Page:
This topic is for paid for discussions. Please mail us at insight@mumsnet.com if you'd like to know more about how they work.

NOW CLOSED: To DS or not to DS: Children and Gadgets in School Hols: Wii or Non? Talk to E.ON - you could win a £50 voucher

(98 Posts)
AnnMumsnet (MNHQ) Wed 11-Jul-12 10:11:13

We've been asked by E.ON - the energy provider, to find out your views on your child(ren) using gadgets (or not using them!) during the summer holidays.

By gadgets we are talking about games on a handheld device, like a Nintendo DS, apps on a tablet (like iPad), games or apps on your phone, on the computer/ laptop or on the Wii or Xbox.

For example....

Does your child have a set limit on gadget time a day / a week? Why is this? How long? Does this work for you and them?
What tips would you share with other parents about how to handle gadget use with children? How do you generally view use of these gadgets? What do you think are the benefits - to parents and to children? And what do you think are the disadvantages? (to parents and children)
If your child doesn't use a gadget like this please say why - it is down to you or them?
What sort of games or apps does your child play with? Do they play with other children? If so, do they socialise when on it?
Does the game ever become reality? For example - do they act out the game in real life? Do they/ you integrate the game characters into other activities eg making an Angry Birds cake or playing Skylanders in the park?


Everyone who adds a tip or story on this thread will be entered into a prize draw to win a £50 voucher for Capital Bonds - which can be spent in over 160 retailers.

Please note your tips and stories may be used by E.ON in a media release - your MN name will not be used.

thanks, MNHQ

AnnMumsnet (MNHQ) Wed 18-Jul-12 18:48:53

Thanks for all your comments on this thread. Am pleased to say mumnosbest is the winner of the £50 Capital Bonds voucher. Well done.

TheRhubarb Wed 18-Jul-12 10:26:11

14 months old!

I see it this way, what is more likely to get them top marks at school and land them a good job? Is it their skills at Mario Karts? Or the fact that they can shoot zombies with precise accuracy? Or how about the ease with which they are able to download apps?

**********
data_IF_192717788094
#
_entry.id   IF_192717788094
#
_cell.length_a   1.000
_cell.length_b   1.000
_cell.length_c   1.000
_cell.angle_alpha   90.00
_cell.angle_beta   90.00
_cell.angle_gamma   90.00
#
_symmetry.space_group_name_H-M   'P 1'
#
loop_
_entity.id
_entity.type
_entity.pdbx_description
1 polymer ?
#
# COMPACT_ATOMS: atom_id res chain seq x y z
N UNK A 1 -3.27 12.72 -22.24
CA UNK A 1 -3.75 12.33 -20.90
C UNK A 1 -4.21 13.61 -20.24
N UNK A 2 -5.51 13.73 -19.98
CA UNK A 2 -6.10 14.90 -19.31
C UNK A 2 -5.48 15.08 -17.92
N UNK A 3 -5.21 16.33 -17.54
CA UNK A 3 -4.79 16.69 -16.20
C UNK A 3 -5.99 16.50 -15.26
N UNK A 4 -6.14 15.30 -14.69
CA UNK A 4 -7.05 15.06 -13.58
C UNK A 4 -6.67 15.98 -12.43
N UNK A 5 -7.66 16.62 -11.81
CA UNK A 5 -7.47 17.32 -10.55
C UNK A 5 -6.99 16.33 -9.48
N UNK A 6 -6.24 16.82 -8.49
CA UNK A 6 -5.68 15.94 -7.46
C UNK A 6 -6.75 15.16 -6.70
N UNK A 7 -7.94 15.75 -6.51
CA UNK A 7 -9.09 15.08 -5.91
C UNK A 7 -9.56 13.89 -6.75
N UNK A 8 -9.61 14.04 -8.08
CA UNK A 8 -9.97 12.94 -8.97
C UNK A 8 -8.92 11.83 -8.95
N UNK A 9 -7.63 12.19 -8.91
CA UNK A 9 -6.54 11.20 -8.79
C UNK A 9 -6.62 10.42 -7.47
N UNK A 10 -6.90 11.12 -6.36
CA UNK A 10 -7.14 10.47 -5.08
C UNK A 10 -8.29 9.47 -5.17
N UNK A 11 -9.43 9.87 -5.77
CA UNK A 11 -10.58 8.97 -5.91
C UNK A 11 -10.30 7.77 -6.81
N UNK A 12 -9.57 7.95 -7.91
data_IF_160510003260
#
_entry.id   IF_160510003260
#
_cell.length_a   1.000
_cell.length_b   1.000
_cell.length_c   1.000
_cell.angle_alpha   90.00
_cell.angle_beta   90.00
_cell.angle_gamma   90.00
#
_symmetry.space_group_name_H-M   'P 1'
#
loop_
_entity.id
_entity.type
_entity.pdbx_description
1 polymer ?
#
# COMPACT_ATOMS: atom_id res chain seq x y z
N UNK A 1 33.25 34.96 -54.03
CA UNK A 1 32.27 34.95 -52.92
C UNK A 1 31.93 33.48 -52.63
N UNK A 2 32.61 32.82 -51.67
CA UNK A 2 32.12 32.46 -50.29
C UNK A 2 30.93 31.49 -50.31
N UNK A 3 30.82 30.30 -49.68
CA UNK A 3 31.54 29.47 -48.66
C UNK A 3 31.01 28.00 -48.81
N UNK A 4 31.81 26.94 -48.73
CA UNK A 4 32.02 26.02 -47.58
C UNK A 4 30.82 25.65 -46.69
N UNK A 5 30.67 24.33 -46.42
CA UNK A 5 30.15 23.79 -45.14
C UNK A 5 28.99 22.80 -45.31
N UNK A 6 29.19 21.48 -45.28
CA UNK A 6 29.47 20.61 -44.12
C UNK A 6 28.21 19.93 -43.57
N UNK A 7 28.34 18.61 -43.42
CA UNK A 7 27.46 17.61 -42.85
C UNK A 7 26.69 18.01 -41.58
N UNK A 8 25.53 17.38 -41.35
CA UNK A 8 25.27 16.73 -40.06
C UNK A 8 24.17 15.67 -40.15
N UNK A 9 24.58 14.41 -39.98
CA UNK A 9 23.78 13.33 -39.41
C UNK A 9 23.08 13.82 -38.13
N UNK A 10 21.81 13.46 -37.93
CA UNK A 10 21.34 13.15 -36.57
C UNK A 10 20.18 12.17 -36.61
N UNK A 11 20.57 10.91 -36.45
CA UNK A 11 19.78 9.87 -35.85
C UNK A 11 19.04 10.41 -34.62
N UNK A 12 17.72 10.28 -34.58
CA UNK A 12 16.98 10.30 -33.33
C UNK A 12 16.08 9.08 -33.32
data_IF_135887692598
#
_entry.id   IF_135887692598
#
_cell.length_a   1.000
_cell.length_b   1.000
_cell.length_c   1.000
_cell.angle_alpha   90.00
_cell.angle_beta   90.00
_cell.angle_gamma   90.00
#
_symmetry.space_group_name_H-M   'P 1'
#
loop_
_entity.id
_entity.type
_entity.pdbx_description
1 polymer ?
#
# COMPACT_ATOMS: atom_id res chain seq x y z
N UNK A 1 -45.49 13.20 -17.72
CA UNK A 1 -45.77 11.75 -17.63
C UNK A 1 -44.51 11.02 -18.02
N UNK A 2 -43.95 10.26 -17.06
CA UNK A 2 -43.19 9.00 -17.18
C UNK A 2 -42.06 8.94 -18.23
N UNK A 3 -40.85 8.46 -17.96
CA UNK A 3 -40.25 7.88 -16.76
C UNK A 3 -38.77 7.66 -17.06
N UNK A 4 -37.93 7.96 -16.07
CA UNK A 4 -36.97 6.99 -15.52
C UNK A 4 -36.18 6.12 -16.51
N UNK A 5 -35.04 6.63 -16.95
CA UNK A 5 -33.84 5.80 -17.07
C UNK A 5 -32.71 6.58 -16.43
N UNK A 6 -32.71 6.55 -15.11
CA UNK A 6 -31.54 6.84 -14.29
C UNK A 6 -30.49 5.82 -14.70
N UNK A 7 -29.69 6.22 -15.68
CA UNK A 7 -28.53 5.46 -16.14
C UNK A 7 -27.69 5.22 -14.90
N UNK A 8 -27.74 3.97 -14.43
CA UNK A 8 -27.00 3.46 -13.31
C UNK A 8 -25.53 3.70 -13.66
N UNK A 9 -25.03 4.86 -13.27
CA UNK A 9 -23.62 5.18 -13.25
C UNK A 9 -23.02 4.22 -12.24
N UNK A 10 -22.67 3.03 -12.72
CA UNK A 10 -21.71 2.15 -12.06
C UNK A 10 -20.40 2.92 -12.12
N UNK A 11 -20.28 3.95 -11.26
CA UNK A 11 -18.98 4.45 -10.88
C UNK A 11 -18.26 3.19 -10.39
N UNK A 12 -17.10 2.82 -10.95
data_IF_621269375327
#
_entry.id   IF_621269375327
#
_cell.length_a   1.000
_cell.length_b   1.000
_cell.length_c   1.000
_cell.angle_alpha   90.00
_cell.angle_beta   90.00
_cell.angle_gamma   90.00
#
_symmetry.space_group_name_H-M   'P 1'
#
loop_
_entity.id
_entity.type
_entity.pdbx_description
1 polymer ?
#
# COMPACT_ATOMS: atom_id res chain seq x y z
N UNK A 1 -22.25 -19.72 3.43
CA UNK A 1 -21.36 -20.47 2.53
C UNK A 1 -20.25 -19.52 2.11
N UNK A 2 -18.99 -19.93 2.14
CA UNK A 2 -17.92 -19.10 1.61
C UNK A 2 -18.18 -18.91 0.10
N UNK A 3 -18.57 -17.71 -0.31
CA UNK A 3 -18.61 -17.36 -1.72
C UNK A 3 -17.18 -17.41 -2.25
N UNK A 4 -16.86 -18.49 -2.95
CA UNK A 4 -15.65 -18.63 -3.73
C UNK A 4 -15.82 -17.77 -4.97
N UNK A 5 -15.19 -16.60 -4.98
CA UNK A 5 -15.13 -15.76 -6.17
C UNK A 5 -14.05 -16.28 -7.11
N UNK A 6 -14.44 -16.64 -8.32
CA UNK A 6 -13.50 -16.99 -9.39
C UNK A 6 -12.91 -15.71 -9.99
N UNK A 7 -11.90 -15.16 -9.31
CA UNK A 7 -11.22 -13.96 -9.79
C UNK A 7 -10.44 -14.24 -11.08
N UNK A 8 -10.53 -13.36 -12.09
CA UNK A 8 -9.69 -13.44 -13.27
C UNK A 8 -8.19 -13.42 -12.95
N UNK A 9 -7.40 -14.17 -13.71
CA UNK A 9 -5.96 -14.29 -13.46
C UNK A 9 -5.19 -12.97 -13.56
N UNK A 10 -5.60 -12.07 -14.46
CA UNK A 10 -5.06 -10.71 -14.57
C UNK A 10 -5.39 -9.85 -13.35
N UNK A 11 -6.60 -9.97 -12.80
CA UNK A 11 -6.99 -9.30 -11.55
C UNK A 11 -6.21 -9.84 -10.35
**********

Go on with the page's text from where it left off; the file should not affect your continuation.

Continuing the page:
Some computers can be used for learning but children spend so much time playing games and honing their computer gaming skills that any other skill goes out of the window. So in another 15 years you'll find people leaving school with no real concept of the outside world, no worthwhile work skills, no communication skills and hardly any imagination.

I've seen it happen with my nephew who is jobless and stays at home all day playing computer games. He has no common sense, is unable to make decisions and finds it difficult to communicate with people. Once you see that happen to someone you realise just what a waste it is.

But then I suppose that it eliminates competition when they all leave school grin

economymode Wed 18-Jul-12 08:14:29

My 14 month old is no longer allowed to play with my phone (after he threw it on the floor, stood on it and broke the screen). However, when he's older I suspect there will be apps on there just for him to hold his attention for a bit. We don't have a tablet computer at present, but are thinking of getting one in the next year or so, and again, we will probably download apps.

His dad is a big Wii fan and we have already had disagreements about the kind of games he will be allowed to play - my husband doesn't really seem to see the difference between a game in your imagination, like cowboys and Indians, and violent computer games where the images are in front of your eyes for real. That is something we will have to reach a compromise on, I'm sure.

I do let him play something called 'kneebouncers' on my laptop - it's a website where there are loads of games that just require keyboard bashing. This entertains him for a while.

I think it's really difficult to keep kids away from gadgets, since they are no so ubiquitous and they really want to have what mummy and daddy are holding. Realistically, I think our son will be very into gadgets at a young age.

CheeryCherry Wed 18-Jul-12 06:43:47

My teen DS spends time on his ipod and ps3, both of which he shares with the rest of us, as he is around and about when he uses either. He self limits his time, pops on and off, but is chatting to us at the same time - he multi tasks which is a great skill! I guess a tip for younger children to prevent king spells on their gadgets would be to seem interested, so that they keep talking to you about it, and continue sharing their excitement! Also we have the Wii and ps3 set up downstairs so that others join in, and they are more likely to be distracted and spend shorter periods of time on them. I think these new games/apps etc are generally fab, create quite a lot of creative thinking, and can be a fun, sociable way to pass spare time. It's not, however, a replacement for getting into the real world and doing real things.

SkipTheLightFanjango Wed 18-Jul-12 01:36:43

My dc's will be playing on the wii over the hols. I don't set any time limits, apart from how much I can cope with, and time is normally set by them ie when the first sound of wii remote on siblings head is heard grin.
My kids love the just dance games and mario cart, I am mostly unable to play with them as they hate me winning so I tend to watch and encourage the player who is trailing behind, if only to keep them from throwing a strop. With the awful weather the last holidays gave us the wii proved invaliable as a way to keep them occupied while I got on with the housework.

EllenParsons Wed 18-Jul-12 01:29:40